Postmodernism and Beyond
Two reforms under the Whitlam and the Hawke/Keating governments (1972-1975 and 1983-1996) had a significant impact on women's entry into design education: the abolition of university fees, and the mergers of universities, technical colleges and colleges of advanced education to produce the large technical universities, including University of Technology (UTS), Royal Melbourne Institute of Technology (RMIT), Queensland University of Technology (QUT), University of South Australia (UniSA) and Curtin University, that now form the Australian Technology Network (ATN). As these institutions historically were pioneers of design education in Australia, a whole new suite of design degrees became available; student demand grew, as did the numbers of teaching staff, many of whom were women. At a cultural level, these reforms coincided with postmodernism as an aesthetic and theoretical proposition and, in its many manifestations, was the greatest influence on Australian design practice and education since modernism in the 1920s and 1930s. Post-colonial, Indigenous and feminist studies empowered women to critique the existing built environment and the professions that designed, produced, equipped and supported it, and their voices could be heard in the increasing number of specialist design journals and exhibitions that appeared, as well as in the courses they taught. Beginning from a low base in the 1970s and 1980s, women's engagement with architecture and design as professional leaders has significantly increased in all fields during the 1990s, continuing into the 2000s, although nowhere has it reached parity with men.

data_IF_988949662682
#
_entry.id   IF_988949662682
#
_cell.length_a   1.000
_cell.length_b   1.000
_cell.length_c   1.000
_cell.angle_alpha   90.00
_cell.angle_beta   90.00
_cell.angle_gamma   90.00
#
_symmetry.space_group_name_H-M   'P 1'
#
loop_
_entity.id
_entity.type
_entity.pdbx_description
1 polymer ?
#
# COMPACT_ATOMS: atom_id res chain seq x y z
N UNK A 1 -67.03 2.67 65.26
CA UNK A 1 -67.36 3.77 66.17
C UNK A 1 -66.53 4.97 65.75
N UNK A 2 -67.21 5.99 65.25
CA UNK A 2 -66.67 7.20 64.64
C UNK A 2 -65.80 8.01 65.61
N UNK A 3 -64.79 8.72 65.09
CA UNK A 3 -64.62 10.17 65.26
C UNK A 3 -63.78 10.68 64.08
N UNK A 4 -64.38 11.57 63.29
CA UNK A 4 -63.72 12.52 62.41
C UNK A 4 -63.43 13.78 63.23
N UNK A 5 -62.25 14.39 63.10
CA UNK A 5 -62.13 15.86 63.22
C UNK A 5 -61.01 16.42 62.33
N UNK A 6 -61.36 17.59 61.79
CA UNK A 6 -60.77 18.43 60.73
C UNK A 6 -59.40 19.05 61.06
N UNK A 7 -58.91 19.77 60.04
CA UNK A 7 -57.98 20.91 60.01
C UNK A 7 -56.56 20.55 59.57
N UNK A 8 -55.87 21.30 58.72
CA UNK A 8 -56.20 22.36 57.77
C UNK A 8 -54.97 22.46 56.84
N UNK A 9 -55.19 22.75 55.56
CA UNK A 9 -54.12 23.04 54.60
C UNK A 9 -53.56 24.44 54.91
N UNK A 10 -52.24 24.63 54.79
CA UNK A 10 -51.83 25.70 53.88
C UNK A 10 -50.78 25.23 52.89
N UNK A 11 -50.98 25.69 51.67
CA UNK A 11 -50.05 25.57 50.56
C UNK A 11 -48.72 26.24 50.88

When Maggie Edmond (1946-) established the practice of Edmond and Corrigan with Peter Corrigan in 1975, she became one half of Australia's most significant architectural practice charting the transition from modernism to postmodernism. Edmond and Corrigan were among a group of architects in the 1970s and 1980s on whose work Melbourne's reputation as a world design capital was based. In 2003, Peter Corrigan won the RAIA Gold Medal, its highest award instituted in 1960, but, notably, Edmond did not. When QUT graduate Kerry Clare (1957-) received the Institute's Gold Medal in 2010, she did so as partner in the practice she established in 1979 with husband Lindsay Clare in Brisbane, recognition of the value of the practice as a whole entity. In 2002, another Queenslander, Brit Andresen (1945-) was the first woman to receive the medal in recognition of her achievements as an academic and design architect in Australia and overseas.